Introduction: Emergency

Venka Purushothaman

DOI: DOI.ORG/10.33671/ISS11PUR

Since 2020, ISSUE has had a focused response to the crisis of humanity brought about by the global COVID-19 pandemic. A polyptych of four volumes was organised. Viral Mobilities (Vol.09, 2020) focused on the Anthropocene as a “virus-vectorised community and economy.” This was followed by two unique volumes dedicated to art and performance. Tropical Lab (Vol.10, 2021) studied the impact of the pandemic on artist residencies and mobilities with a close study of Tropical Lab—an international art camp. Arrhythmia (Special Volume, 2022) looked at the impact and potentiality of isolation and determination, and severe implications for performance-making and embodied communal and social practices.

Vol.11 of ISSUE, themed Emergency forms the fourth dimension of the polyptych.

As a contemporary idea, an emergency is primarily borne out by sudden medicalised ruptures to the human body, severe political fractures to the body politic of society, and regular breaks to temporally attend to matters with a sense of immediacy and urgency. These ritualised signifiers form the basis on which one can help ascertain the current station of society. Humanity currently faces a pandemic, eviscerated by an increasingly simultaneous flow of newer emergencies from new and renewed diseases, ritualised lockdowns, political and memory wars, identity and equity battles, food security and supply chain blockages, climate changes, rise in the cost of living, etc.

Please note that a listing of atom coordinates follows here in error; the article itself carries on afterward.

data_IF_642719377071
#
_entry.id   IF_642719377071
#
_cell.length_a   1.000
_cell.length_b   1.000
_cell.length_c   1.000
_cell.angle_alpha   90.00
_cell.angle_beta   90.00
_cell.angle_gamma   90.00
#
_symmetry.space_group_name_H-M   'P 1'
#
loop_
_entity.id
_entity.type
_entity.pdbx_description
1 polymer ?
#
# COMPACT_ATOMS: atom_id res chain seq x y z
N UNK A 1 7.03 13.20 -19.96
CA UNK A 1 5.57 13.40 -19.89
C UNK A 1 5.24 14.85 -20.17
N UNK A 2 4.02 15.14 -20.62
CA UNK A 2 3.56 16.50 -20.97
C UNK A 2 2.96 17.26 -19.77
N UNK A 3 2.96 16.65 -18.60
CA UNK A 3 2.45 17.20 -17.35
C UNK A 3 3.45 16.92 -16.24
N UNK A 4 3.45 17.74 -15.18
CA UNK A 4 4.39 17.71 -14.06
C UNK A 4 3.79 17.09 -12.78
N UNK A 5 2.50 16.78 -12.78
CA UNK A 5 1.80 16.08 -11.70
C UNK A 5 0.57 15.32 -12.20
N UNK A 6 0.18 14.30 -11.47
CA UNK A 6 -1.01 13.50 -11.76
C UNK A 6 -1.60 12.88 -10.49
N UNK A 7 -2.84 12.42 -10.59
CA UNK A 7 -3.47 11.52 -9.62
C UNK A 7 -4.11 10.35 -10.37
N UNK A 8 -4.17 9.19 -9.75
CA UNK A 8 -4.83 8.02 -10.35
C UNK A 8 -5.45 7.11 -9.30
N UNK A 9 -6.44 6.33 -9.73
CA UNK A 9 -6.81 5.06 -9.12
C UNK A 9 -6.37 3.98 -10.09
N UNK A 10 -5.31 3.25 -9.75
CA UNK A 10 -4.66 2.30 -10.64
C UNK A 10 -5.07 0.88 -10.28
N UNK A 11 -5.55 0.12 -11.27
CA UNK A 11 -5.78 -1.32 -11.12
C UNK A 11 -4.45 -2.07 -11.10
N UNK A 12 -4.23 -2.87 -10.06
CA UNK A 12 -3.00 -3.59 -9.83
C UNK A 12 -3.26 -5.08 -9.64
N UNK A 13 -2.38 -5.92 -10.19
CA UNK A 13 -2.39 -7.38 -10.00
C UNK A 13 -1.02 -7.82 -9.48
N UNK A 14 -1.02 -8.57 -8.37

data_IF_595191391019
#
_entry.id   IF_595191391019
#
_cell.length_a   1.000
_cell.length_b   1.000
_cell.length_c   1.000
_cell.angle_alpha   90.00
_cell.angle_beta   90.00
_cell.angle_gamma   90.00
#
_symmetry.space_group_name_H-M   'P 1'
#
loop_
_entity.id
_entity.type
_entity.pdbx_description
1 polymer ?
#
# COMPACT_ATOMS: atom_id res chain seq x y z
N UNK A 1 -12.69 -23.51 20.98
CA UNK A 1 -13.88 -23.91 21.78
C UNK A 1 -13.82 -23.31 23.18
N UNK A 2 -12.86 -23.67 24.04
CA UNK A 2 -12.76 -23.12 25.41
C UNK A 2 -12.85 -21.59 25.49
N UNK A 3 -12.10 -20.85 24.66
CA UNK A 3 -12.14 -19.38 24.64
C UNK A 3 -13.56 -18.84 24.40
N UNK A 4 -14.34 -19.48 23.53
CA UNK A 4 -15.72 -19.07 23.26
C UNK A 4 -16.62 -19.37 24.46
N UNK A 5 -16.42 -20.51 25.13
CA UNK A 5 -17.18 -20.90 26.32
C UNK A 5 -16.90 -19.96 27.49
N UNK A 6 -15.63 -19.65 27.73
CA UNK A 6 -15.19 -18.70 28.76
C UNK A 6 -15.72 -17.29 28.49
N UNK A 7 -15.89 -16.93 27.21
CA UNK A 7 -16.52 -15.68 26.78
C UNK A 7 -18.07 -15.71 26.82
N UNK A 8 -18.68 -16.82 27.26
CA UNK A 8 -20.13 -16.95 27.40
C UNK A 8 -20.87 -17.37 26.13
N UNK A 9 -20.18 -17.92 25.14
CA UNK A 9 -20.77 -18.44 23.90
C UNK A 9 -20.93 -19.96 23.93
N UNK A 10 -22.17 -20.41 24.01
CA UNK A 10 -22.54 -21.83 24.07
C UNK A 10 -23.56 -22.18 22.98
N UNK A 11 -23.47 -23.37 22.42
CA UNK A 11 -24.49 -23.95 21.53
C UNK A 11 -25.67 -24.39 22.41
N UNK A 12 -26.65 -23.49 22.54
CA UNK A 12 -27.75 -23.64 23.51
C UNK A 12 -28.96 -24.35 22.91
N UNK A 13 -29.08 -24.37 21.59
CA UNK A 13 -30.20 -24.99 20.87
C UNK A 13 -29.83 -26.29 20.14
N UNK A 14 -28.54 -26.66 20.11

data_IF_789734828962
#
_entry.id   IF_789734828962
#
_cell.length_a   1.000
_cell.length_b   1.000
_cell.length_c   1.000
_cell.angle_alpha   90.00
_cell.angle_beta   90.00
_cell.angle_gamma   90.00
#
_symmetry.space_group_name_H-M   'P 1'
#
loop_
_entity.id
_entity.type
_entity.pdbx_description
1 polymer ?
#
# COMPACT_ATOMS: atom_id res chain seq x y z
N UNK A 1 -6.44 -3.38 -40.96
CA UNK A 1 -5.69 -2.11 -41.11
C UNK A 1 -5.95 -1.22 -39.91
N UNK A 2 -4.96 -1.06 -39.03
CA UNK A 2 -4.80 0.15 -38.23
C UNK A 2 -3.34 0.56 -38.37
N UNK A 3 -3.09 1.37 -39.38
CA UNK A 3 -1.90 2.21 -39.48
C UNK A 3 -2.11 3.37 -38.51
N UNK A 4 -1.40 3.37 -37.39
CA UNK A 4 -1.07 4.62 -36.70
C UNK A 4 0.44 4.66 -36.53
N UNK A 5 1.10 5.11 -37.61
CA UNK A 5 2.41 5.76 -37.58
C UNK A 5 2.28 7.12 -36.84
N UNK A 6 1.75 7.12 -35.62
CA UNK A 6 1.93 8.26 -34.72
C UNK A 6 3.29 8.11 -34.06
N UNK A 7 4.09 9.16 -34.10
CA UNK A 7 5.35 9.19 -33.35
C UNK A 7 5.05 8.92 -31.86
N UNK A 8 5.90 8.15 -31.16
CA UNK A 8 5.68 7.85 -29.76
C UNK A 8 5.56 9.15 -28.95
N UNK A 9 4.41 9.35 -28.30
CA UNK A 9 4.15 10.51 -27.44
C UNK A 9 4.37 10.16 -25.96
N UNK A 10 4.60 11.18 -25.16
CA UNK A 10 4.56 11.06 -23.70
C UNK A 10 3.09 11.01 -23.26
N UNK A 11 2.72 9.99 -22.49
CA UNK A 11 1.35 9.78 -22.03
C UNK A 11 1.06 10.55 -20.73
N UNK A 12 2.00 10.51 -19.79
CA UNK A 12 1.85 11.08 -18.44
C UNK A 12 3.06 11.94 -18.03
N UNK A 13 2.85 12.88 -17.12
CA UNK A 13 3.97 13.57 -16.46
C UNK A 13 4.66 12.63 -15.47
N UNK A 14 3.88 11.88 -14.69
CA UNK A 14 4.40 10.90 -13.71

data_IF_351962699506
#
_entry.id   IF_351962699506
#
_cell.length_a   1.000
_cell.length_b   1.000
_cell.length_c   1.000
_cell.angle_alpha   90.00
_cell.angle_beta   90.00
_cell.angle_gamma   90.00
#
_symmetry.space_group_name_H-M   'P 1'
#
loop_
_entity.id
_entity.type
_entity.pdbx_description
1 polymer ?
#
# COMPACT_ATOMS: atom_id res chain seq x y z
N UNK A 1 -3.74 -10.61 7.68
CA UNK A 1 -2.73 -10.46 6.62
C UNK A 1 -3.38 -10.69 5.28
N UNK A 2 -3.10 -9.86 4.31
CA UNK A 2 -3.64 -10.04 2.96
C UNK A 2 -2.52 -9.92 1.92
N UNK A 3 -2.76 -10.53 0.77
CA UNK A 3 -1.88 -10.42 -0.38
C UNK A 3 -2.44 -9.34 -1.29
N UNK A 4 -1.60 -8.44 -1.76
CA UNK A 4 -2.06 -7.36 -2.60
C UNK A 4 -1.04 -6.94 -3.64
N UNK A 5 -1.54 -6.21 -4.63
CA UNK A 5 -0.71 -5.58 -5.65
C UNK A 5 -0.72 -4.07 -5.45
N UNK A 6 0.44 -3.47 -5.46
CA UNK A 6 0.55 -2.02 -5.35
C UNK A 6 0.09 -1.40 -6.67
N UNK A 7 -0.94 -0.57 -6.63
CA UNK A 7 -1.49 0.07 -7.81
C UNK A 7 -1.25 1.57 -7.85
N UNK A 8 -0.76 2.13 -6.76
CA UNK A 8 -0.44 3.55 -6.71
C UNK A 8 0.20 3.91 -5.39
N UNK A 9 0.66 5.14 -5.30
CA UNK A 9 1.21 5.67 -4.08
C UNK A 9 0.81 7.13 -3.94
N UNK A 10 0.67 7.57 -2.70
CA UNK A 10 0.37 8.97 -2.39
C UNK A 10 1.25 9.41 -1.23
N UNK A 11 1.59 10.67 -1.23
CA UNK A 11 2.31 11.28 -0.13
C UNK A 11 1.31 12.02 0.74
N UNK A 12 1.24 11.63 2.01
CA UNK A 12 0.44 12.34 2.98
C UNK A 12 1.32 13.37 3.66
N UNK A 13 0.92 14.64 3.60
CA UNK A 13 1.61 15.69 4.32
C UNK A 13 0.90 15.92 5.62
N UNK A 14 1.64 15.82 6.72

Etymologically, words such as merge, emerge, emergence, emergency, immerse and submerge draw their primordial reference from classical Latin’s êmergere (to rise, bring to light). To bring to light (as Zaki Razak’s essay in this volume alludes) is an integral, if not existential, consideration for artistic practices. Through careful enquiries—scanned through past and current environments—art has been a beacon to proffer ways of re-thinking the world. However, with the increasingly shrinking mind-space in an information and social media-led world, artistic considerations are crowded with an urgent need to respond to everyday concerns besides pandemics, new nationalisms or environmental concerns.

This volume is significant in that artists and curators reflect critically to real-time issues. Ksenia Jakobson (Russia) curates Russian and Ukrainian artists in a first-ever book exhibition reflecting on resistance and artist expressions in an ongoing memory war. Chen Yun’s (China) lived experience during Shanghai’s 2021-2022 infamous lockdowns, form the backdrop of her photo-essay on artist response to the pandemic and its associated crisis management practices. As Amitesh Grover’s (India) allegorical essay draws attention to meta-fictive disappearance of images, Mahsa Aleph (Iran) reconstitutes installations on Iranian memory terrain. Zaki Razak (Singapore) and Goran Vojnovic (Slovenia) look inward to speak from a space within—within their unique everyday concerns while dealing with the pandemic. A conversation between three Southeast Asia-based artists provides an insight into the core concerns of being an artist today.

These contributions provide us with a way forward as to how to ‘speak’ to art and its new emergence.

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